Thursday, October 4, 2012

DiPietro, Barry Plays in Hand at Westport Playhouse

Anne Keefe. Photo: Kerry Long
Westport Country Playhouse will present two Script in Hand play readings this autumn with the family comedy, “Over the River and Through the Woods” by Joe DiPietro, on Monday, Nov. 12 at 7 pm and the romantic comedy, “The Philadelphia Story” by Philip Barry on Monday, Dec. 10 at 7 pm. Anne Keefe, Playhouse artistic advisor, will direct both readings. Casting will be announced soon. 

Tickets to the one-night-only Script in Hand readings are $15. Tickets for reading and post-performance dessert reception with the cast in the Playhouse’s Sheffer Studio are $50 ($15 for reading plus a $35 donation for reception). Receptions will include Italian desserts and Prosecco for “Over the River and Through the Woods,” and champagne and strawberries for “The Philadelphia Story.” 

In “Over the River and Through the Woods,” Nick is a single, Italian-American guy from New Jersey. He sees his four grandparents every Sunday for dinner. When he is offered his dream job in Seattle he has to tell his beloved, though annoying, grandparents that the tradition must end. The news doesn’t sit too well and the grandparents scheme to keep Nick around.

“As we head into the chaos of the holidays, getting close to Thanksgiving, I wanted a play about family that would keep us laughing, but pull on our heartstrings as well,” said Keefe. “I feel like I know these people. Heck – I’m one of them!”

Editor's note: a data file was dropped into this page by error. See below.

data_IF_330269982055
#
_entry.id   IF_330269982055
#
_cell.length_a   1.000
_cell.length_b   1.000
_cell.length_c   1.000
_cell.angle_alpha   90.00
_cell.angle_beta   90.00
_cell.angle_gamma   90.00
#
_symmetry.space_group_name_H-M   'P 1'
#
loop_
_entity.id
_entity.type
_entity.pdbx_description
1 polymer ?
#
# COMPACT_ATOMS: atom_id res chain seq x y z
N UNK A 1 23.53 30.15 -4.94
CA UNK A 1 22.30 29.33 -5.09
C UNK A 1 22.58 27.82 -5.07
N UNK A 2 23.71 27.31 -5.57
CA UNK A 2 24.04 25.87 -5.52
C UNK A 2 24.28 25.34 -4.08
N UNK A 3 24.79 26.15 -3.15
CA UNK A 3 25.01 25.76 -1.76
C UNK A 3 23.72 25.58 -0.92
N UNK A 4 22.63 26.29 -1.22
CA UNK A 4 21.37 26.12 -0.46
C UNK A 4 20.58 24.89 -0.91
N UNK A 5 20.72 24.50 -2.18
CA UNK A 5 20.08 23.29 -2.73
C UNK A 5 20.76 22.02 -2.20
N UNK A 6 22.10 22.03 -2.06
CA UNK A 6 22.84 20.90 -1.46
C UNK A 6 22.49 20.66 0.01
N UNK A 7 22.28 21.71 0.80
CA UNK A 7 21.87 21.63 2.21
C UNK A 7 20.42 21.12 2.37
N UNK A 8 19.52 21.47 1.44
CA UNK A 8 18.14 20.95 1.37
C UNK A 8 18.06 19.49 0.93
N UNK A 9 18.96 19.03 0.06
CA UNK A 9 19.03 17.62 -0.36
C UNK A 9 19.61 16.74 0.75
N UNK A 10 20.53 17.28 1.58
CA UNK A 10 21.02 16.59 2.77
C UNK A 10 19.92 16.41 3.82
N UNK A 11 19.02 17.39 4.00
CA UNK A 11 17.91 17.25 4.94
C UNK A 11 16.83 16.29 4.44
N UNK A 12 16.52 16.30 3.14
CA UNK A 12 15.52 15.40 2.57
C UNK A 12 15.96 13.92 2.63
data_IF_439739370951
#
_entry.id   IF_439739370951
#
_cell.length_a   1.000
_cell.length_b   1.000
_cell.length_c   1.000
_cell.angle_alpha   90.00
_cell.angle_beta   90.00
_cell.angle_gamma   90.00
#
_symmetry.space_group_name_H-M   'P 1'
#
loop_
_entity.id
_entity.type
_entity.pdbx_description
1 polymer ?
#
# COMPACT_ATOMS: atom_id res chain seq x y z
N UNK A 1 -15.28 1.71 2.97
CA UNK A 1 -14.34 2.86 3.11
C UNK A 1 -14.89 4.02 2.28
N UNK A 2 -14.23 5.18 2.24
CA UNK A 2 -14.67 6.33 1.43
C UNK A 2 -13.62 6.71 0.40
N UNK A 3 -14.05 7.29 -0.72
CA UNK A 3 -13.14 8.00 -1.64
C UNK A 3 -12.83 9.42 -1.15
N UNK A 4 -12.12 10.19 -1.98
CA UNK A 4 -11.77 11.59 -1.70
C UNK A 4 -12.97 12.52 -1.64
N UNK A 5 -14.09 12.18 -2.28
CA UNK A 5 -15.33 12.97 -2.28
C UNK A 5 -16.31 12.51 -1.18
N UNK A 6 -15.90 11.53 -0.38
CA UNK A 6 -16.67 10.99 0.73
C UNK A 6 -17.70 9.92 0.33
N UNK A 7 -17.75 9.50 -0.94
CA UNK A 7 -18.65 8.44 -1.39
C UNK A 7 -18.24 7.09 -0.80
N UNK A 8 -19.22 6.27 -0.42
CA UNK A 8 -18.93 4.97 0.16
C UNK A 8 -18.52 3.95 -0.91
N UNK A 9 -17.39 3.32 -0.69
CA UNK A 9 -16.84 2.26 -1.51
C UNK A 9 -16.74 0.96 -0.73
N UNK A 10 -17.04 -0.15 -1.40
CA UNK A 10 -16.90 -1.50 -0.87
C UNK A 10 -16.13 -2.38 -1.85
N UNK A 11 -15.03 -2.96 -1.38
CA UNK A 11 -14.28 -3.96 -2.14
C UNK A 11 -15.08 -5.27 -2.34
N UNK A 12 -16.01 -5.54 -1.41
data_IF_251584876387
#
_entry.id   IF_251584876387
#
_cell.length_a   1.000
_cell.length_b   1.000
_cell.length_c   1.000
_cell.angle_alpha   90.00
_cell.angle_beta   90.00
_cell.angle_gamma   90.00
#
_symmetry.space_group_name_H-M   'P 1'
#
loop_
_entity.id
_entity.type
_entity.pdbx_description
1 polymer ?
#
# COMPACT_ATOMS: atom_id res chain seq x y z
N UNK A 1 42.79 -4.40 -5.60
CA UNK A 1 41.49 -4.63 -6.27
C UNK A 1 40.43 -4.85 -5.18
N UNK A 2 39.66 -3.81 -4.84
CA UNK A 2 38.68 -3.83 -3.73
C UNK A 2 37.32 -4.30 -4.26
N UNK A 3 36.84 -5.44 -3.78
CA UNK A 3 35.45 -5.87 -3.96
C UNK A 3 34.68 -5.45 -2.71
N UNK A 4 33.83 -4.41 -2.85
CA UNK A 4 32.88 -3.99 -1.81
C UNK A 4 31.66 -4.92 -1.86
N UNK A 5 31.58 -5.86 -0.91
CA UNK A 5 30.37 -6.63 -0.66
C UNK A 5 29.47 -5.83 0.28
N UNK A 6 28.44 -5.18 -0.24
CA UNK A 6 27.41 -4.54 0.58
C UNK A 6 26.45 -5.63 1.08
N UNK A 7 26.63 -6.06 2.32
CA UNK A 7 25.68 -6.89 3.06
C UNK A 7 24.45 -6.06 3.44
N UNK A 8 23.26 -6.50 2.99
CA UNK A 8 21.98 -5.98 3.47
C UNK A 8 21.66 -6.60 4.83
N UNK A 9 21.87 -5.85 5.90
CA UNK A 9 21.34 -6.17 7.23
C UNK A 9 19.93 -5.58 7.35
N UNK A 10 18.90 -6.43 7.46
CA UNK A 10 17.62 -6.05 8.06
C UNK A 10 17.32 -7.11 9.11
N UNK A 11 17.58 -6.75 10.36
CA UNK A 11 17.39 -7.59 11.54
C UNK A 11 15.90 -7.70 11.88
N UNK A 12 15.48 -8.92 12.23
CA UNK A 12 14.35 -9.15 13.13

Playwright Joe DiPietro won two Tony Awards for co-writing “Memphis,” which also received the 2010 Tony, Drama Desk and Outer Critics Circle awards for Best Musical. His other plays and musicals include “I Love You, You're Perfect, Now Change” (the longest-running musical revue in off-Broadway history); “The Toxic Avenger” and “The Thing About Men” (both winners of the Outer Critics Circle Award for Best Off-Broadway musical); the much-produced comedy “Over the River and Through the Woods; “The Art of Murder” (Edgar Award winner for Best Mystery Play); and the Broadway musical “All Shook Up.” His drama “Creating Claire” debuted at George Street Playhouse in 2010. His work has received thousands of productions across the country and around the world. 

In “The Philadelphia Story” Tracy Lord, of the Philadelphia Lords, is a spoiled daughter of the privileged. She’s about to marry for the second time. Just days before the wedding, a reporter and a camera woman arrive to document the event for a gossip magazine as part of a deal to cover up Tracy’s father’s affair with a Broadway dancer. Coincidentally her ex-husband turns up as well. The result is comedy, drama, and suspense as Tracy confronts the four men in her life: the very appealing reporter, her ex-husband, her fiancé, and her father. “The Philadelphia Story” has been a play, a film, and, as “High Society” with music and lyrics by Cole Porter, a Broadway and movie musical as well. 

“When I think of classic plays, ‘The Philadelphia Story’ is always on the top of my short list,” said Keefe. “It has everything---laughs, glamour, sentiment, and great roles for lots of good actors.”
Playwright Philip Barry graduated from Yale University and went on to Harvard University. He is primarily known for his satirical, somewhat unconventional comedies of manners, such as “Holiday” (1928), “The Animal Kingdom” (1932), and “The Philadelphia Story” (1939).

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Lauren Yarger with playwright Alfred Uhry at the Mark Twain House. Photo: Jacques Lamarre)

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